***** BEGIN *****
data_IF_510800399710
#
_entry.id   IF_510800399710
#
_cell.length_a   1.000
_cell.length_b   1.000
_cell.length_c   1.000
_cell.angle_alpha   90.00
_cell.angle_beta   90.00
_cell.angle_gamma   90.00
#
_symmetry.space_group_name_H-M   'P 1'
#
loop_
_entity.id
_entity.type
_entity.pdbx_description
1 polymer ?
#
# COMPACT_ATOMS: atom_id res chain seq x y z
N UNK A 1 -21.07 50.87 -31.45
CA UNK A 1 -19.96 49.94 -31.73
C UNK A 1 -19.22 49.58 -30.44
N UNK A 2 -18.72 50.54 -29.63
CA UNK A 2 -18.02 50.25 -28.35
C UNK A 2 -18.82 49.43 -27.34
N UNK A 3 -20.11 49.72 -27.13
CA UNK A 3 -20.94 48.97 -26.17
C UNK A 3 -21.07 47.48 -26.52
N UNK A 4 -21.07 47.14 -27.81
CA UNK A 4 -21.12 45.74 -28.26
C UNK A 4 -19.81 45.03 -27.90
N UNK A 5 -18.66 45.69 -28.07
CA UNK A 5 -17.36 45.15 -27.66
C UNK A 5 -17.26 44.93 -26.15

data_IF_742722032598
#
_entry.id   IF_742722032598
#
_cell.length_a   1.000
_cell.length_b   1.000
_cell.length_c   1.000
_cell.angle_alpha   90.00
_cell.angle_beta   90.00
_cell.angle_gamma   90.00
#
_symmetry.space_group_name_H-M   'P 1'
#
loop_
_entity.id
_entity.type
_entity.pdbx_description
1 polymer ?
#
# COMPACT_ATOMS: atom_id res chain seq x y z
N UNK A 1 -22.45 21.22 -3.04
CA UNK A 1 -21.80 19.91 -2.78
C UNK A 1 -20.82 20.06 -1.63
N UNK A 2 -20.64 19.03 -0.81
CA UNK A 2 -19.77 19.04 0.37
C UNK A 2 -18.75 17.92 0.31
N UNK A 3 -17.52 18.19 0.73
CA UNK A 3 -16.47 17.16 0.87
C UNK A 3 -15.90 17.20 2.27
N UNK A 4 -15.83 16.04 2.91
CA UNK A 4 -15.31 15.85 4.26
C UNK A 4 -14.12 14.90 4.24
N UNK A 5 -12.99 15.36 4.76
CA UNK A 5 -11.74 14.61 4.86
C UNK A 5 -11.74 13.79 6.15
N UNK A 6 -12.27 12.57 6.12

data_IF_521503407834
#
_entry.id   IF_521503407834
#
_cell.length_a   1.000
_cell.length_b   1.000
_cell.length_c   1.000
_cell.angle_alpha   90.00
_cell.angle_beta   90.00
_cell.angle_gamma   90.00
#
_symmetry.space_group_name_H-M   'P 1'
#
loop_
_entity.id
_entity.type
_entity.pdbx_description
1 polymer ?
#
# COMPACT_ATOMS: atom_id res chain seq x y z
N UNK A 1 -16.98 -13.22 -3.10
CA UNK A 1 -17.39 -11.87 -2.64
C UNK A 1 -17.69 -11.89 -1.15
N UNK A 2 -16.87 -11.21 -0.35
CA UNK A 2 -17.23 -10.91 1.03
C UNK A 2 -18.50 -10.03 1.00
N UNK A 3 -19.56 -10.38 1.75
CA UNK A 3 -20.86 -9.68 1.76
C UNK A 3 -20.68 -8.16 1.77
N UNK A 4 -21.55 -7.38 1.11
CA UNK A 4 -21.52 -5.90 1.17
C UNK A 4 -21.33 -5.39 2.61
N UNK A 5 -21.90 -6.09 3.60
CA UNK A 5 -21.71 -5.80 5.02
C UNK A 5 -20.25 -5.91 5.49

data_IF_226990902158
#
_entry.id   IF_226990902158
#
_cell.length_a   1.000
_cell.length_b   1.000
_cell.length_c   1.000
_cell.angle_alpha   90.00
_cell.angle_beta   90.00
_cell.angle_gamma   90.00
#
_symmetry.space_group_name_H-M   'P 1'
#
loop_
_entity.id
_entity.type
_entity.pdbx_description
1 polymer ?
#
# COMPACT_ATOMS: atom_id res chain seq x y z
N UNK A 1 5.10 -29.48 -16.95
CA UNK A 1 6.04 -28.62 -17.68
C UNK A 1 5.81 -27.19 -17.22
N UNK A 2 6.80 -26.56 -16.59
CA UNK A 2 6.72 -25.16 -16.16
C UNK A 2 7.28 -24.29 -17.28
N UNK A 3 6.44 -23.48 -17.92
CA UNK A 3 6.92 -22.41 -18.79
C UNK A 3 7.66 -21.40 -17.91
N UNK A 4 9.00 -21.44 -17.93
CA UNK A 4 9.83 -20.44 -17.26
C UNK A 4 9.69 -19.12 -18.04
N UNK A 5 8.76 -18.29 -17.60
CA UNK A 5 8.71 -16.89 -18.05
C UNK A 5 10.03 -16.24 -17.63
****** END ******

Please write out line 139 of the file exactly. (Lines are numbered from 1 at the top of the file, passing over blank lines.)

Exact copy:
N UNK A 5 8.76 -18.29 -17.60